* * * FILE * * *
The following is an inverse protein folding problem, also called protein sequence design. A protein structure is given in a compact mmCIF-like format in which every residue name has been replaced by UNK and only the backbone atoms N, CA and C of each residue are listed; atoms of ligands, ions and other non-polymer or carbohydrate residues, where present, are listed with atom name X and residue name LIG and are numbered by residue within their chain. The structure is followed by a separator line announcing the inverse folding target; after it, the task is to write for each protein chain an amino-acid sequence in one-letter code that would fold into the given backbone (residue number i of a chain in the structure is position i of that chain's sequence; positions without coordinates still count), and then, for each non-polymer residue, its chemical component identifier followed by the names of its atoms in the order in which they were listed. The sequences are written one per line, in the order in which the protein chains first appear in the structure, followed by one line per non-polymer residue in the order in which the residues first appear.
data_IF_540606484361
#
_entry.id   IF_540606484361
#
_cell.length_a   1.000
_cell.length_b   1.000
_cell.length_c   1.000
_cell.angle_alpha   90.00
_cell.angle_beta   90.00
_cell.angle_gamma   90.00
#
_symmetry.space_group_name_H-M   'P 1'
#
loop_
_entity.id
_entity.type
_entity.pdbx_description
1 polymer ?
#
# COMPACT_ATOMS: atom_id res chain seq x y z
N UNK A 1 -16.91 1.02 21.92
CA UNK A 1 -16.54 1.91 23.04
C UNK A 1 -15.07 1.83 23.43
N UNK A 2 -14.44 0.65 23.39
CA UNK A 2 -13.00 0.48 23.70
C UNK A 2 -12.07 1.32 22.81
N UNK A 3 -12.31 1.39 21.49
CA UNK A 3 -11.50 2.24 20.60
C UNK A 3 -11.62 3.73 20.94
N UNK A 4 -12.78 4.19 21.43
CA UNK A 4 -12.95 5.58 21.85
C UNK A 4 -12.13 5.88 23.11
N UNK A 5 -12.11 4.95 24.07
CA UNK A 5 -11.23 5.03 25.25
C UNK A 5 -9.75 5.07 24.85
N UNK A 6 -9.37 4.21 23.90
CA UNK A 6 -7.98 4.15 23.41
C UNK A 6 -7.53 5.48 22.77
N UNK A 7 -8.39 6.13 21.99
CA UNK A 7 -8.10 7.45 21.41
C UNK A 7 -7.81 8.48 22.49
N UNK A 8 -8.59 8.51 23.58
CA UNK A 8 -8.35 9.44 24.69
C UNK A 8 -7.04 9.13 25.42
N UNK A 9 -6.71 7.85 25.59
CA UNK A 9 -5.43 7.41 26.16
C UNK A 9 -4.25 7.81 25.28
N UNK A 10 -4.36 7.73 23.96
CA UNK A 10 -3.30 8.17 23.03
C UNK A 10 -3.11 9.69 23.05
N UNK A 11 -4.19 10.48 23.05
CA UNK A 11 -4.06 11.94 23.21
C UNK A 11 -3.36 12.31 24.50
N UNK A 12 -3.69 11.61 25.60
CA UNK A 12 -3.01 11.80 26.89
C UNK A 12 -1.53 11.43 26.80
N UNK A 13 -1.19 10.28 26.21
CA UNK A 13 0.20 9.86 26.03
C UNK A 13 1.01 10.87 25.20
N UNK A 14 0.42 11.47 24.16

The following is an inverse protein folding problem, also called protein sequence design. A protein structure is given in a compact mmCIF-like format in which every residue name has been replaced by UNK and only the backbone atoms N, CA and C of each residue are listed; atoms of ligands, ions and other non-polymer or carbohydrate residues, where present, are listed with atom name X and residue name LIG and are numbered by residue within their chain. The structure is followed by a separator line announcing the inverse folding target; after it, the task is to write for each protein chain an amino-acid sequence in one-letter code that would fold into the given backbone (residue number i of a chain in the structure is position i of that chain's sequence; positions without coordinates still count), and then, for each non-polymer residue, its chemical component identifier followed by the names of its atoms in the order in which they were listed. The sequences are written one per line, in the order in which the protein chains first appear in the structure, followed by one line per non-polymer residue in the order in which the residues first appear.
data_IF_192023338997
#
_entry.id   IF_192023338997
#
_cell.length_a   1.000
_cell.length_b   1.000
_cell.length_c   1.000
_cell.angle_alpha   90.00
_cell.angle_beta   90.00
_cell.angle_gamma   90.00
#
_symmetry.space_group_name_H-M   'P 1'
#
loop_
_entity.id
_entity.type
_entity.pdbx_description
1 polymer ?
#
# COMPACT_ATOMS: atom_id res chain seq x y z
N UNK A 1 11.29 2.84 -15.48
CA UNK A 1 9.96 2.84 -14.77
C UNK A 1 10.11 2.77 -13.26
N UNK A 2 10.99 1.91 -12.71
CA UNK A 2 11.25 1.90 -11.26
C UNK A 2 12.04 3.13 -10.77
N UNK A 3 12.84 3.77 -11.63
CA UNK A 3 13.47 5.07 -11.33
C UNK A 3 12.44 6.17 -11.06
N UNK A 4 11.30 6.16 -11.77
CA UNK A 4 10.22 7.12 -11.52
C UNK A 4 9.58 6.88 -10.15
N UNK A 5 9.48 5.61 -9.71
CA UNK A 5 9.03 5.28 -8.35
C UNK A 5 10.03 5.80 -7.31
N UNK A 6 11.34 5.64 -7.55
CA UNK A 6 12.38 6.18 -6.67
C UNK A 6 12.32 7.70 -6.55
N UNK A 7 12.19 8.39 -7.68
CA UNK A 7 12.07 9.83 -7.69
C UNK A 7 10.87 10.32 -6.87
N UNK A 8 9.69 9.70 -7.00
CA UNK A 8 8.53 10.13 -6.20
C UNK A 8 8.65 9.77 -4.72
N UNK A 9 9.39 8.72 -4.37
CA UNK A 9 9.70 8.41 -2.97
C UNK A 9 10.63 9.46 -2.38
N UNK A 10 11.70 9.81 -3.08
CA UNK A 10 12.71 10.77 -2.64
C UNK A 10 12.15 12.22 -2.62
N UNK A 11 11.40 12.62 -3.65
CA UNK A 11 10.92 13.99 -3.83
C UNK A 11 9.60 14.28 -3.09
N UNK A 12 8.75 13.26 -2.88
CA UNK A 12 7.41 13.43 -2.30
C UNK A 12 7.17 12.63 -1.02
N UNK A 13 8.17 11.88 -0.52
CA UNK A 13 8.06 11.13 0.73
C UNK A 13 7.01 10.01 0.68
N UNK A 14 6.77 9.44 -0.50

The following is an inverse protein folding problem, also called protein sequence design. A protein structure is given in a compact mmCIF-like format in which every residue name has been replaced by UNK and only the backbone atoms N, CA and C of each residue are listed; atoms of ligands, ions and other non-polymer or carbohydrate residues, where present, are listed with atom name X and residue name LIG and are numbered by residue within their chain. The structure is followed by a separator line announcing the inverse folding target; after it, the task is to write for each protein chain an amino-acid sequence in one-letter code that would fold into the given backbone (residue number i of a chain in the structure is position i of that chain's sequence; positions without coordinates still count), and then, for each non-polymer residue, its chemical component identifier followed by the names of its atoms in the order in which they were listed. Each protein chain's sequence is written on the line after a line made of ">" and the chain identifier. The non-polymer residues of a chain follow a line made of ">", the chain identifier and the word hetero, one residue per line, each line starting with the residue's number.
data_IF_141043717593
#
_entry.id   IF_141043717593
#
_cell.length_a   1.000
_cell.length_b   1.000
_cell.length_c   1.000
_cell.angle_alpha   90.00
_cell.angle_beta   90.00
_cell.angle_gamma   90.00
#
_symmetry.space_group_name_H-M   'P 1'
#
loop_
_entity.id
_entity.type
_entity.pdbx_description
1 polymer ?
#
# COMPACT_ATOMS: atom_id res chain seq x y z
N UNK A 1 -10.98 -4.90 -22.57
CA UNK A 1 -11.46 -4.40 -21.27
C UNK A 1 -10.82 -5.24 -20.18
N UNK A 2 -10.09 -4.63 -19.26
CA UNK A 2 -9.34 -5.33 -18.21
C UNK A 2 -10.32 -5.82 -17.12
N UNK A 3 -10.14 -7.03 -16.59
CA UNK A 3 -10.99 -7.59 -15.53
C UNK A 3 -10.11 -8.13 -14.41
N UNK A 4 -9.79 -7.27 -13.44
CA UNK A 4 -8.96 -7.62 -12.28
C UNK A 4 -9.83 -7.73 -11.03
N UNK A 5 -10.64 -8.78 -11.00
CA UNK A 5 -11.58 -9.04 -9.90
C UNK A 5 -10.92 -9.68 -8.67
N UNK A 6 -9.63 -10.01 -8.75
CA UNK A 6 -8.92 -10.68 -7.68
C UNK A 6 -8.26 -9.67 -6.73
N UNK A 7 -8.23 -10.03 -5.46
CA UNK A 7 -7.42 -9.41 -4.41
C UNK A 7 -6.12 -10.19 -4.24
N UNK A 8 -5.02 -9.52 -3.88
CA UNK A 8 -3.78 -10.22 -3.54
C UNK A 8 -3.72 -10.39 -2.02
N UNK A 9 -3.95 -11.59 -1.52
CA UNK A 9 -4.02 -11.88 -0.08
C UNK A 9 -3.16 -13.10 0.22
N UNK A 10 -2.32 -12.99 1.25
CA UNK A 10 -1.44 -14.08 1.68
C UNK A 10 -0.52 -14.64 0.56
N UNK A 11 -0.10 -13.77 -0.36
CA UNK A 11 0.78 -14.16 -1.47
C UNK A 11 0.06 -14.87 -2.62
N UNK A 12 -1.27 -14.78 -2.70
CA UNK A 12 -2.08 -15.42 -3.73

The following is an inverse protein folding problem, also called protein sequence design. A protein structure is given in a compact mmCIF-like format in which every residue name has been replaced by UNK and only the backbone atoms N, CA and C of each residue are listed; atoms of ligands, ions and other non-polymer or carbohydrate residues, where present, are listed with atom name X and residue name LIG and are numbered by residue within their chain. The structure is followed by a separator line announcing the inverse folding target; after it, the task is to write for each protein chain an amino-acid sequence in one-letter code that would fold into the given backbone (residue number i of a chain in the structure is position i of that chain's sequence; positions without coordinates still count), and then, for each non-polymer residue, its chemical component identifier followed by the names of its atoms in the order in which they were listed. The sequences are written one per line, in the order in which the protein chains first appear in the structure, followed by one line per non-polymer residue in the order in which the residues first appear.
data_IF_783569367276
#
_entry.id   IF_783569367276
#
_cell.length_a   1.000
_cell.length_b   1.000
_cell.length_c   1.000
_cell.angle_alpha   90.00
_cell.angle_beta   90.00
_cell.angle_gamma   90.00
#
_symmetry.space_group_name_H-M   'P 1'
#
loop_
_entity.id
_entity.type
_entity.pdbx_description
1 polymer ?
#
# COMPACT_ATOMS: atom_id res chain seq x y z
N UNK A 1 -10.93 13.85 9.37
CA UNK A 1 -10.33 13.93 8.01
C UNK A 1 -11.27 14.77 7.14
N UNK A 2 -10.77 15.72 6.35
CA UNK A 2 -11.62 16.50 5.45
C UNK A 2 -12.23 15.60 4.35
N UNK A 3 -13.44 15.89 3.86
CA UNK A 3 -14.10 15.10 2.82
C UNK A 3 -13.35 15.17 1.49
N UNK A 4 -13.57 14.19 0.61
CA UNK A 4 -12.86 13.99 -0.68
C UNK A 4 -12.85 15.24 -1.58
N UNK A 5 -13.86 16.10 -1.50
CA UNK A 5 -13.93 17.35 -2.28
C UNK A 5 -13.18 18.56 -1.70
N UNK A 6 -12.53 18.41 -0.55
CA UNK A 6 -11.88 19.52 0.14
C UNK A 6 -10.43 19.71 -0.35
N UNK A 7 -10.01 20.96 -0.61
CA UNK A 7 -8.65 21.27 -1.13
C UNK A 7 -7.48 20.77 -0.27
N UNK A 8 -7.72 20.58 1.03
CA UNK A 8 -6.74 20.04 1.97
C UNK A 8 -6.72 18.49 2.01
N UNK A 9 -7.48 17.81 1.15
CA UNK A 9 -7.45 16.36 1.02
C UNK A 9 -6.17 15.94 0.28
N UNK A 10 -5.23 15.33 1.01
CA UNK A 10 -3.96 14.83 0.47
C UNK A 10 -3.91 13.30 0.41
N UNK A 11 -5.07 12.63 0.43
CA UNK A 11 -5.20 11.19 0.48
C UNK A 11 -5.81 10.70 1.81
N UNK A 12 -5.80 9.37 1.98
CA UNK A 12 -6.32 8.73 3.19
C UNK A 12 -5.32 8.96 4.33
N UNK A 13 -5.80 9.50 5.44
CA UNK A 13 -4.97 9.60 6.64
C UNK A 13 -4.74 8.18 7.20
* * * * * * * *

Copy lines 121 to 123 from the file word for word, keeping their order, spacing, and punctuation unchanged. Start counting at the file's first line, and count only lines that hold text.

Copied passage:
C UNK A 13 7.01 10.01 0.68
N UNK A 14 6.77 9.44 -0.50

The following is an inverse protein folding problem, also called protein sequence design. A protein structure is given in a compact mmCIF-like format in which every residue name has been replaced by UNK and only the backbone atoms N, CA and C of each residue are listed; atoms of ligands, ions and other non-polymer or carbohydrate residues, where present, are listed with atom name X and residue name LIG and are numbered by residue within their chain. The structure is followed by a separator line announcing the inverse folding target; after it, the task is to write for each protein chain an amino-acid sequence in one-letter code that would fold into the given backbone (residue number i of a chain in the structure is position i of that chain's sequence; positions without coordinates still count), and then, for each non-polymer residue, its chemical component identifier followed by the names of its atoms in the order in which they were listed. Each protein chain's sequence is written on the line after a line made of ">" and the chain identifier. The non-polymer residues of a chain follow a line made of ">", the chain identifier and the word hetero, one residue per line, each line starting with the residue's number.